Embattled Cabinet Minister Robert Jenrick has said he regrets sitting next to the Tory donor behind a £1bn housing development at a dinner and exchanging texts afterwards.
But he told MPs he was right to approve the contentious Westferry Printworks scheme in East London – despite later having to quash his own decision over “apparent bias”.
The Housing Secretary had been accused of “cash for favours” by Labour over the row, which centres on his decision to overrule the local council and planning inspectors in January to approve the 1,500-home scheme put forward by billionaire Richard Desmond.
It emerged in May that Mr Jenrick sat next to the developer at a Tory dinner in November, where the pair swapped numbers.
Government papers revealed Mr Jenrick was “insistent” the decision was rushed through in January before a new local levy came in, which would have cost the developer’s company an estimated £45 million.
Texts between the pair show Mr Desmond lobbied the top Tory over the project, and told him to act so the “Marxists” at the council did not get “doe for nothing”.
Weeks later, Mr Desmond personally donated £12,000 to the Conservative Party.
Mr Jenrick told the Commons Housing Committee: “I think this could have been handled differently and I regret that I was sat next to the applicant at a dinner in November.
“I have also made clear that I had no idea that I was going to be sat next to him or his associates until I took my seat at the table.”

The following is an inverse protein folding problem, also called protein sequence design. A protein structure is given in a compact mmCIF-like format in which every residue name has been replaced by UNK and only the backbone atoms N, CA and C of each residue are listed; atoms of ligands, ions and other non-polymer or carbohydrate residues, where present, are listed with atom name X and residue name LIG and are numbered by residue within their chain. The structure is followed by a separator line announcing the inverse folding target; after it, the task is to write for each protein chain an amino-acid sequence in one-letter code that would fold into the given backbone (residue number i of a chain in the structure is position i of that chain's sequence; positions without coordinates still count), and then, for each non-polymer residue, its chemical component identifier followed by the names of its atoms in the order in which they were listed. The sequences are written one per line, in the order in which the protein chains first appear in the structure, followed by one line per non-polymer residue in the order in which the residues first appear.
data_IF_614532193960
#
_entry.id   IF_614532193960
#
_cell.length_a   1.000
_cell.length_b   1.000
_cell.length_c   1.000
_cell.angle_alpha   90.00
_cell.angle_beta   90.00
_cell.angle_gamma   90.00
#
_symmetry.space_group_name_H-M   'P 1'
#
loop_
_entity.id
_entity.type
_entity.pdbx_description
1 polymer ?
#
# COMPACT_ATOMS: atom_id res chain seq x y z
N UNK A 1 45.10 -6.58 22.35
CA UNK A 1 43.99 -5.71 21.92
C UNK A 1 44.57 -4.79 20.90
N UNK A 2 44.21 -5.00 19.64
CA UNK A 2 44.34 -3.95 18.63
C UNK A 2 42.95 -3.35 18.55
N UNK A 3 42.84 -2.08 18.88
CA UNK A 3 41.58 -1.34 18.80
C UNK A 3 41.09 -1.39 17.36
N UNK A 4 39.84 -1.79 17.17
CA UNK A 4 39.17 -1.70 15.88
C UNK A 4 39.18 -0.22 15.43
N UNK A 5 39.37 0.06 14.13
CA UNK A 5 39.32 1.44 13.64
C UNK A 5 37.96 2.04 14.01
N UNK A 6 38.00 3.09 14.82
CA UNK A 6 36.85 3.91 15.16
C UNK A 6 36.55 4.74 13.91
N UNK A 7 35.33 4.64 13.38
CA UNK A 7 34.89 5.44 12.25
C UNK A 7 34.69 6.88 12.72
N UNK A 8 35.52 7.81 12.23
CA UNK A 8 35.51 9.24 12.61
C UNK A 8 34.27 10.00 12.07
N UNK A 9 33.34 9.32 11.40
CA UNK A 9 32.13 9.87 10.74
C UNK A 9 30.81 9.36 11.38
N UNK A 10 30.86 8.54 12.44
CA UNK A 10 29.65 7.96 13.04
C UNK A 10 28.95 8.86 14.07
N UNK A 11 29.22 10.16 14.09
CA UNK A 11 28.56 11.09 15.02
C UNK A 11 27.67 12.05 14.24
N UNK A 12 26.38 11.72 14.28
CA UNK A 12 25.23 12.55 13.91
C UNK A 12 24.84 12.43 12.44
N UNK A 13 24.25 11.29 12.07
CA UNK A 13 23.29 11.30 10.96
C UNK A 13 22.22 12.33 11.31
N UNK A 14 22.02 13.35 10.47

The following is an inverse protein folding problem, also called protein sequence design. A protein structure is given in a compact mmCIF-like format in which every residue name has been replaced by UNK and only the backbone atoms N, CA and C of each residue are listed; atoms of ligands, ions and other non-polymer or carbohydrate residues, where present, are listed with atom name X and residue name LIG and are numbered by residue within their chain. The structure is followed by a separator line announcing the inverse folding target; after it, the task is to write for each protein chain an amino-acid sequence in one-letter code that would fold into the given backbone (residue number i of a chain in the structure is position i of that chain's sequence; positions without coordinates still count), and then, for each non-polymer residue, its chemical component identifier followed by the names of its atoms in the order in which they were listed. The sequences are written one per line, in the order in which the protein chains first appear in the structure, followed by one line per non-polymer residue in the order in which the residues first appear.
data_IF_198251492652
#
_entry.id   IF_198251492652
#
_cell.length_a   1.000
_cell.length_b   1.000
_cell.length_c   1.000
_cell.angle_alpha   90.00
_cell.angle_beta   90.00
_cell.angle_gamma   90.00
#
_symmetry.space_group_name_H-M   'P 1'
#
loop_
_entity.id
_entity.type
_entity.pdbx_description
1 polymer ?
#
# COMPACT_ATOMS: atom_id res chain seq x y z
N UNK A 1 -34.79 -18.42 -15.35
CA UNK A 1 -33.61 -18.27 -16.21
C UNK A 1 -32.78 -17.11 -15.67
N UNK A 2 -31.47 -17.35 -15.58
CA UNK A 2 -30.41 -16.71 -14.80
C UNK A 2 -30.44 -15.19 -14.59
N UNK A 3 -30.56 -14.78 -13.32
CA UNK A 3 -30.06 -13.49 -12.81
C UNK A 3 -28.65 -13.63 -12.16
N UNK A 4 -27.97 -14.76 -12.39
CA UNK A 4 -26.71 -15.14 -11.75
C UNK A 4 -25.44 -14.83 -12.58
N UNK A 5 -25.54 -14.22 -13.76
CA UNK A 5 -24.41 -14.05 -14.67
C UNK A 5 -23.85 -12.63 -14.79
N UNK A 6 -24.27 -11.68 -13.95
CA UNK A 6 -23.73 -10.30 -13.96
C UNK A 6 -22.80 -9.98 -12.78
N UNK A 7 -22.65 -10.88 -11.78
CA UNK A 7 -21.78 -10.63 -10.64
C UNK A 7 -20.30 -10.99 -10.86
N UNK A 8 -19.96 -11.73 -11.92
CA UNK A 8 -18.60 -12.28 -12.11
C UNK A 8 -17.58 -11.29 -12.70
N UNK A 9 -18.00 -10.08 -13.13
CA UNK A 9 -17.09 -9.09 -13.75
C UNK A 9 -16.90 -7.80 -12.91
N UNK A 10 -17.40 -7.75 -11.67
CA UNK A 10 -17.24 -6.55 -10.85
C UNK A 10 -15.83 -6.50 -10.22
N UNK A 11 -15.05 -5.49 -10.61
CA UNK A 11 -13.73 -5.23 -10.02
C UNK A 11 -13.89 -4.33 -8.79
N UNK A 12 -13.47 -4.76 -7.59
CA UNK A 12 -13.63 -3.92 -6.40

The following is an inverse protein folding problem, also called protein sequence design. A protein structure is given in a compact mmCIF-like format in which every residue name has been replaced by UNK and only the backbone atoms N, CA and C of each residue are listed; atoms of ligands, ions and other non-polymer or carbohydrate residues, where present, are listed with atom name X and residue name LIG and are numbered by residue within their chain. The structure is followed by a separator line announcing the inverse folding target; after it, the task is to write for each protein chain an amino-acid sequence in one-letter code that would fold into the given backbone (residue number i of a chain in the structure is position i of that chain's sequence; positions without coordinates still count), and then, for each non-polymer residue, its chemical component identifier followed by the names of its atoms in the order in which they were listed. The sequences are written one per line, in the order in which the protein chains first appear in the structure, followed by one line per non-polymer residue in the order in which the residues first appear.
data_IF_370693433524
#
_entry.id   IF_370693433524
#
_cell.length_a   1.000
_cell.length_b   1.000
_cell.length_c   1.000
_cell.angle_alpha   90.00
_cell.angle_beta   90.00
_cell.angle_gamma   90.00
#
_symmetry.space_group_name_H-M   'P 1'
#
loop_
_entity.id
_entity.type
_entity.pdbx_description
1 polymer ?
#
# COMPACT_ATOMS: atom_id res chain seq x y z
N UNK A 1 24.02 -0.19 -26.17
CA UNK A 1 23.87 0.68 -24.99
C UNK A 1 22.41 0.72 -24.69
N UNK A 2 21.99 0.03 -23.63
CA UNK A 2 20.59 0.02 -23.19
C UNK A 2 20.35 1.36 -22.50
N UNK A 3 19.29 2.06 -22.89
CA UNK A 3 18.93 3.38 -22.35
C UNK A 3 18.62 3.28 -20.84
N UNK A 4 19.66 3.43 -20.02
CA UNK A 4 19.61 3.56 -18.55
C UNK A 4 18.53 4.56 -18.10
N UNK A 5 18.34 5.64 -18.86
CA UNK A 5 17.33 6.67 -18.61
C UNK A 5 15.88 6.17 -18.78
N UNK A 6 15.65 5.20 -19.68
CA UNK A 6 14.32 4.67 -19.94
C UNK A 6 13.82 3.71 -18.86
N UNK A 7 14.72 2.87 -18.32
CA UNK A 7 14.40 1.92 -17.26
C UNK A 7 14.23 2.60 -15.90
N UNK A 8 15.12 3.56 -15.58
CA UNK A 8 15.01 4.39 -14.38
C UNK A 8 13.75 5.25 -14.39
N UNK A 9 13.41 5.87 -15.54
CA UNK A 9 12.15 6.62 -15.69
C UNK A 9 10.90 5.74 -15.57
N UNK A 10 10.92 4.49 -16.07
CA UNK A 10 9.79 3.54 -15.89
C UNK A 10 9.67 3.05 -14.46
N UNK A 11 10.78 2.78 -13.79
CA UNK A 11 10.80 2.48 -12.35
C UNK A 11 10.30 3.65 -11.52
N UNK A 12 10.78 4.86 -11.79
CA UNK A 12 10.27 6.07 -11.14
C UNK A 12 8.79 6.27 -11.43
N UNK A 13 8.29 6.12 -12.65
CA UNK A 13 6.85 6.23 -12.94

He said he was clear with Mr Desmond that it was inappropriate to discuss the development – but admitted that “with hindsight it would have been better not to have exchanged text messages with the applicant” after the dinner.
But he doubled down on his decision, and accused critics of a “wilful misreading of events”.
Giving evidence to MPs, Mr Jenrick said: “I entirely believe that the decision was the right one, there was no bias whatsoever and any suggestion of that is extremely unfair and, in most cases, a wilful misreading of events.
“But would it have been better not to have been sat next to the applicant? Yes. That wasn’t my decision.
“Would it have been better not to have had text messages with him? Yes and both myself and the department will learn lessons from the experience.”
He said his officials were aware of the events and “at no point did anybody advise me to recuse myself”.
In June, Mr Jenrick was forced to release a bundle of documents relating to the Westferry decision amid mounting political pressure.
The papers included an email where an official said he was “insistent” that a ruling be made before Tower Hamlets Council – one of the poorest boroughs in London – introduced a new Community Infrastructure Levy.
The levy could have added millions to the cost of the development, a point highlighted by Mr Desmond in correspondence with the Housing Secretary.
Mr Jenrick denied any impropriety, telling MPs: “I think it was a perfectly fair decision to try and get this done, one way or another, before the CIL charge came in.
“Who that benefits is of no interest to me. I’m not interested in the personal finances of the applicant.”
Shadow Housing and Planning Minister Mike Amesbury said Mr Jenrick still has “serious questions” to answer over the affair.
He said: “Jenrick has now admitted that he acted to prevent Mr Desmond having to pay tens of millions of pounds in tax to one of the poorest boroughs in the country – a decision he called ‘natural justice’ – but we still don’t know the full facts about his conduct in this case.
“The stench of this grubby affair won’t go away until Mr Jenrick comes clean: he needs to give a statement to the House answering all the Committee’s questions in full if the public is to have any faith in the integrity of the planning system.”